Like many fellow drummers I was eagerly awaiting the release of Rock Band because it had a drum set. Less than a week after my prayers were answered I was plunged into the depths of hell after my guitarist decided to give the drums a whirl. He left me with a broken Rock Band drum pedal. So I decided I would fix the fucker on my own. This modded drum pedal is waaaay smoother than the one that comes with Rock Band, which helps a ton when playing the double kicks on expert. Ok, so here’s how I did it:
My broken Rock Band drum pedal. Sad. :(
Here’s the underside of the broken plate.
You’ll need to remove 4 screws to get to the magnetic sensor, which you’ll need later.
I used pliers to dig out the trigger. Notice that the trigger is comprised of two disks. The thinner disk has the glue on the backside and is the piece that connects to the pedal. The thicker disk is held magnetically to the thinner disk. You do not need the thin disk as it’s only function is to hold the thick magnetic disk in place. Save the thick magnetic trigger for a later step.
The rear of the pedal is not connected to the spring, so you can just pull the spring out.
Here’s another view to show you that nothing holds the spring in place.
I thought I would investigate the sensor in the base of the drum pedal, but later discovered I didn’t need to open the base. I included these photos so you could see the inner workings of the base of the Rock Band drum pedal. To remove the sensor cover, there are two screws on the underside of the base. The forward screw tube (which I’m pointing at in the photo with my screwdriver) was too tight for the screwdriver in the photo. If you do need to access the sensor, make sure to use a skinny shafted screwdriver.
Ooooh, aaaah, the magic sensor of the bass drum pedal. Notice it’s off center positioning, that will be important to remember when aligning the magnetic trigger in later steps.
I could have left the broken rear piece of the pedal, but I didn’t want my shit to look ghetto. To remove this pin, tap a screwdriver with a hammer to get it started.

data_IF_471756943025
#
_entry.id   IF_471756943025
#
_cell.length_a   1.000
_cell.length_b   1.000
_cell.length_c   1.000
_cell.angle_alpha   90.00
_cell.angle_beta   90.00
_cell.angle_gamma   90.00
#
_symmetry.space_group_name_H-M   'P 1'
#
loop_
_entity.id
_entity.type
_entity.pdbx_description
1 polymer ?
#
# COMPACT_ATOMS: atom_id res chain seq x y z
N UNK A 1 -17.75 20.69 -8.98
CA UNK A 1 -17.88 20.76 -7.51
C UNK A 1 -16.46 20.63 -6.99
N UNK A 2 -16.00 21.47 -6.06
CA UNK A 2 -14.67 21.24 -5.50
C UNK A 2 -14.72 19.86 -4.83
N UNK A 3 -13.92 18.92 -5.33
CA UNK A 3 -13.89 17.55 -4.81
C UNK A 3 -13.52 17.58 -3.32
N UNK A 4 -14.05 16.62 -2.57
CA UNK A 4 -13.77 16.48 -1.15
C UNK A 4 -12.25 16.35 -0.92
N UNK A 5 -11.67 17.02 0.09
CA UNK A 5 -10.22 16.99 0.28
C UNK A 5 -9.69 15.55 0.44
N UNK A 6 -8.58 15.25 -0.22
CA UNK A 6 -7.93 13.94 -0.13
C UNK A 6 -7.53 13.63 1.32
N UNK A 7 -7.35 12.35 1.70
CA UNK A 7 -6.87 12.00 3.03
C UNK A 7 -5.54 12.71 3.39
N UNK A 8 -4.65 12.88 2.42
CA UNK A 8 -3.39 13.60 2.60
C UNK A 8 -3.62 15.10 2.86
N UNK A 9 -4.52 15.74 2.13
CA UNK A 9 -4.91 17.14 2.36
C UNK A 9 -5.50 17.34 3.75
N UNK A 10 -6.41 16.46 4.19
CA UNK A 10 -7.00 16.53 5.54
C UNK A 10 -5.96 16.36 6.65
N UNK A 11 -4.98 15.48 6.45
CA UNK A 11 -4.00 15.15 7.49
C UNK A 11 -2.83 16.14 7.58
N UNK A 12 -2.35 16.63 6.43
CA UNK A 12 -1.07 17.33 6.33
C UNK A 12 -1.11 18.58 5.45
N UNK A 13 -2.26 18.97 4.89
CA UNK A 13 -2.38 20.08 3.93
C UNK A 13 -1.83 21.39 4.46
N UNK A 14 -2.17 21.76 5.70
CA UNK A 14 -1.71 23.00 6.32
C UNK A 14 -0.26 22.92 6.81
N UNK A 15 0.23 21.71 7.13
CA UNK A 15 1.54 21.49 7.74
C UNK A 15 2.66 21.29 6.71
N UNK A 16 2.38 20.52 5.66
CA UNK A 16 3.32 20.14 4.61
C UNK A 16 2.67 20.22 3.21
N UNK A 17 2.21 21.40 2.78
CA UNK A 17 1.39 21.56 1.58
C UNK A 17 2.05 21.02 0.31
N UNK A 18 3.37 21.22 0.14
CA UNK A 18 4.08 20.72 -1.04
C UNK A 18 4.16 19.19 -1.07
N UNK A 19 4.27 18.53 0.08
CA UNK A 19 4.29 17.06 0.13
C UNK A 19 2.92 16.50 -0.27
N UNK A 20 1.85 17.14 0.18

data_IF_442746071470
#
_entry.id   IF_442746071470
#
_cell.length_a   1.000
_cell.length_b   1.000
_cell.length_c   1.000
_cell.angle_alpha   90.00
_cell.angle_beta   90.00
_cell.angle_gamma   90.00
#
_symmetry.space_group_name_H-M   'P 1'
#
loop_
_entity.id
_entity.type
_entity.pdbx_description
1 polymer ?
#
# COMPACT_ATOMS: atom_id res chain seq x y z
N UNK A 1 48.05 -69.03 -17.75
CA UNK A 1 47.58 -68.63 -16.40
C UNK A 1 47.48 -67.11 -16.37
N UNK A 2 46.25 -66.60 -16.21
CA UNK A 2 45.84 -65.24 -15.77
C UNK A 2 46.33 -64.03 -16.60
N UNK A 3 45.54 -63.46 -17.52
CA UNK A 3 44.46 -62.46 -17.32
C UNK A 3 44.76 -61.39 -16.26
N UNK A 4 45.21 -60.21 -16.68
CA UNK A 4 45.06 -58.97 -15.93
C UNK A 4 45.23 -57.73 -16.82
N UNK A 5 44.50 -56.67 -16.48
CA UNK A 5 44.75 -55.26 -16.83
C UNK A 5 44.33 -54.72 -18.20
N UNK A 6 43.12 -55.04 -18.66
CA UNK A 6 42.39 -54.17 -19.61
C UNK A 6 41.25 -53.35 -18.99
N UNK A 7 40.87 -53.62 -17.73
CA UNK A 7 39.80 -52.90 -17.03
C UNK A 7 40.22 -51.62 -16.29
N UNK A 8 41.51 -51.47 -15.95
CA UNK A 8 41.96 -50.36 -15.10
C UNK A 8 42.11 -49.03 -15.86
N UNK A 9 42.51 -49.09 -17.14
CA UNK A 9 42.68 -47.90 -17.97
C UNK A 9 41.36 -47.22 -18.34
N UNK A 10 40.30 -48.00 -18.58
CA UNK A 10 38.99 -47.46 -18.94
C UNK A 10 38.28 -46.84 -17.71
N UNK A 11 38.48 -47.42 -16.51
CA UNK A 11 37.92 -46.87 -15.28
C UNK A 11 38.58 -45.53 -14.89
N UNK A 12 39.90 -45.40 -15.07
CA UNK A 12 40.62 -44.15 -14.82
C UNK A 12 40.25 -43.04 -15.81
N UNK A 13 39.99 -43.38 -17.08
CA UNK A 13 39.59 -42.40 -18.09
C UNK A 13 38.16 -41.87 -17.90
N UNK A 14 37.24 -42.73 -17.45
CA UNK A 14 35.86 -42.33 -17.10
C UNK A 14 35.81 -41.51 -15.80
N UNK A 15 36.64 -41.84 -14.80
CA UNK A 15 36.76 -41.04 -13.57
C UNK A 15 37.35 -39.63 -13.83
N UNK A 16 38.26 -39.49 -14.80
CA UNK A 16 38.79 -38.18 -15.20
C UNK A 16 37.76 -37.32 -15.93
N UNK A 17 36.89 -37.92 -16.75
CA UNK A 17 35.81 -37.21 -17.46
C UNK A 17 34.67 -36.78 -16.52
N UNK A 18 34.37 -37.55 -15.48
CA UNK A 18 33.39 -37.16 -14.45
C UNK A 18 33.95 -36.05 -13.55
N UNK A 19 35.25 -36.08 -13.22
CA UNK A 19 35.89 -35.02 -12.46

I found that twisting the pin back and forth as I pulled made it come out the easiest.
See, I’m twisting.
Now the base of my pedal is complete, so it’s on to modding my real drum pedal.
I used this Premier pedal.
This was an old beater I had that I didn’t mind carving up to hold the magnetic trigger.
I used my handy Leatherman to dig out some felt in the beater to countersink the magnetic trigger.
I decided to hold the trigger in place with some Gorilla Tape, which holds much better than the revered Duct Tape.
Here’s what the completed beater looks like. You can barely make out the round shape of the trigger, which helped me in the alignment process with the sensor.
A normal bass pedal is designed to strike a vertical surface. I could have mounted the base of the Rock Band drum pedal vertically, but decided it would be too much work to create a strong enough structure to withstand the awesome power of my right leg. So instead, I decided to adjust my pedal to bring the beater forward so it would hit the base of the Rock Band drum pedal lying down. I found it easiest to unscrew the bolt on the chain, pull the beater forward, and replace the screw in a higher link. That pulled my drum pedal forward. I also had to readjust the tension spring, which you can see on the left of the pic, to make it work for the new position of the beater.
To bring the two pieces together, I mounted the base of the Rock Band drum pedal to a strip of wood. I made sure the wood wasn’t too thick for my real drum pedal to attach to it. I must warn you. I spent over an hour playing with the alignment between the trigger in my real drum pedal and the sensor in the Rock Band drum pedal base.
All of the effort was well worth it. My new set up has a much smoother action and it is noticably easier to hit double kicks with this rig. If you end up doing this mod, drop me a comment with a link to a photo of your kit. Good luck, and rock on!